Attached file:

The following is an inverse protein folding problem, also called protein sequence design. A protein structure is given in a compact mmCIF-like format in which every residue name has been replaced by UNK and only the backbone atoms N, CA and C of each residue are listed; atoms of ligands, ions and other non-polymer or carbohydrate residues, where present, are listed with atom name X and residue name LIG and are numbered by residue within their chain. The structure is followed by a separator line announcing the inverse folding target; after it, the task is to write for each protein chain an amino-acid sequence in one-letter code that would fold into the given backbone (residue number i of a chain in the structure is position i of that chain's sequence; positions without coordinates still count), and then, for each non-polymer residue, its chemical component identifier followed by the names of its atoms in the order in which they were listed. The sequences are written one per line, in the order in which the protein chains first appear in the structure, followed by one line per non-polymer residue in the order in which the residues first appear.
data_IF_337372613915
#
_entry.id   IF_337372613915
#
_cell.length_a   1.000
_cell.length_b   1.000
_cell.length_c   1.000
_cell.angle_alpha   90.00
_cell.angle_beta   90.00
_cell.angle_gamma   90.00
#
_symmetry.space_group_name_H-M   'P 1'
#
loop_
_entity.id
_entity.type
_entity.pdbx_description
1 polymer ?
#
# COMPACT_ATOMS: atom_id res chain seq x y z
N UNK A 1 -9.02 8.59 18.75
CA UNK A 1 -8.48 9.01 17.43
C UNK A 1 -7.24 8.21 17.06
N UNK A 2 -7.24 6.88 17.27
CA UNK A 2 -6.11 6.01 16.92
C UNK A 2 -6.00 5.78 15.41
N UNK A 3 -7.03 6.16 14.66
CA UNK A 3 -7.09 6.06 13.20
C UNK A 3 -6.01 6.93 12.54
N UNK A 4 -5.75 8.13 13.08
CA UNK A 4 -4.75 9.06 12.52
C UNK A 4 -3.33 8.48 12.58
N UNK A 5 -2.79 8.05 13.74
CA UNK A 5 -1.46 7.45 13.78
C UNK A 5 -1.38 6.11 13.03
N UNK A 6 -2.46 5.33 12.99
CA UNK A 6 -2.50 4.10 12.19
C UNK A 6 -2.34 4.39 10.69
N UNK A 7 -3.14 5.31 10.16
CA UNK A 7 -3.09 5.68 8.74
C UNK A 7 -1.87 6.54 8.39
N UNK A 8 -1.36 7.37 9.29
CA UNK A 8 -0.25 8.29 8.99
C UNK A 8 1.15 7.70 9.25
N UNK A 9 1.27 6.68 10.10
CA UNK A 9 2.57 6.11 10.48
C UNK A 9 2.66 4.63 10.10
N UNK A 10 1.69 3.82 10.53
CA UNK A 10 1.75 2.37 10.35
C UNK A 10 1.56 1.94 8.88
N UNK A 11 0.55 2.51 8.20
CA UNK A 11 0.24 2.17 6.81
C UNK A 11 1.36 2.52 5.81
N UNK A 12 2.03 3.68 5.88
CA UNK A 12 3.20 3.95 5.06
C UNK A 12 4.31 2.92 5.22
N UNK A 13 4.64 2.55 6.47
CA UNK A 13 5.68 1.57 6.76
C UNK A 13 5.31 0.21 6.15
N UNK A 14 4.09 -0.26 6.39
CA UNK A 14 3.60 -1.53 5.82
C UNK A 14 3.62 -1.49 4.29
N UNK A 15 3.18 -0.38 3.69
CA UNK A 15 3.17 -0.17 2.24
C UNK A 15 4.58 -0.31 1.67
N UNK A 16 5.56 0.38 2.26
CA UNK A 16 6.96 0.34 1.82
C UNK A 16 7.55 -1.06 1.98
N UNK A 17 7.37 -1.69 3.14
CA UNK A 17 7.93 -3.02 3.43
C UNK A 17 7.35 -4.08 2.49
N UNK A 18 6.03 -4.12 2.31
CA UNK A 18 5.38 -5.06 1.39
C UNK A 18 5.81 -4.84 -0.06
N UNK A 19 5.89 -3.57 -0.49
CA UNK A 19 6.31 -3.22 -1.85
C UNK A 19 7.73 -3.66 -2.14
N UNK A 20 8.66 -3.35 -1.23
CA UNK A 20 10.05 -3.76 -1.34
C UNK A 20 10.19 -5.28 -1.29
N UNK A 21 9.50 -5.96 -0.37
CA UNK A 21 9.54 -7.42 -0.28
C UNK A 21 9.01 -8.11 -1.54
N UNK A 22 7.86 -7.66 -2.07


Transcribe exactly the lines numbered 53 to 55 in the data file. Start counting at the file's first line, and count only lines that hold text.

CA UNK A 11 0.24 2.17 6.81
C UNK A 11 1.36 2.52 5.81
N UNK A 12 2.03 3.68 5.88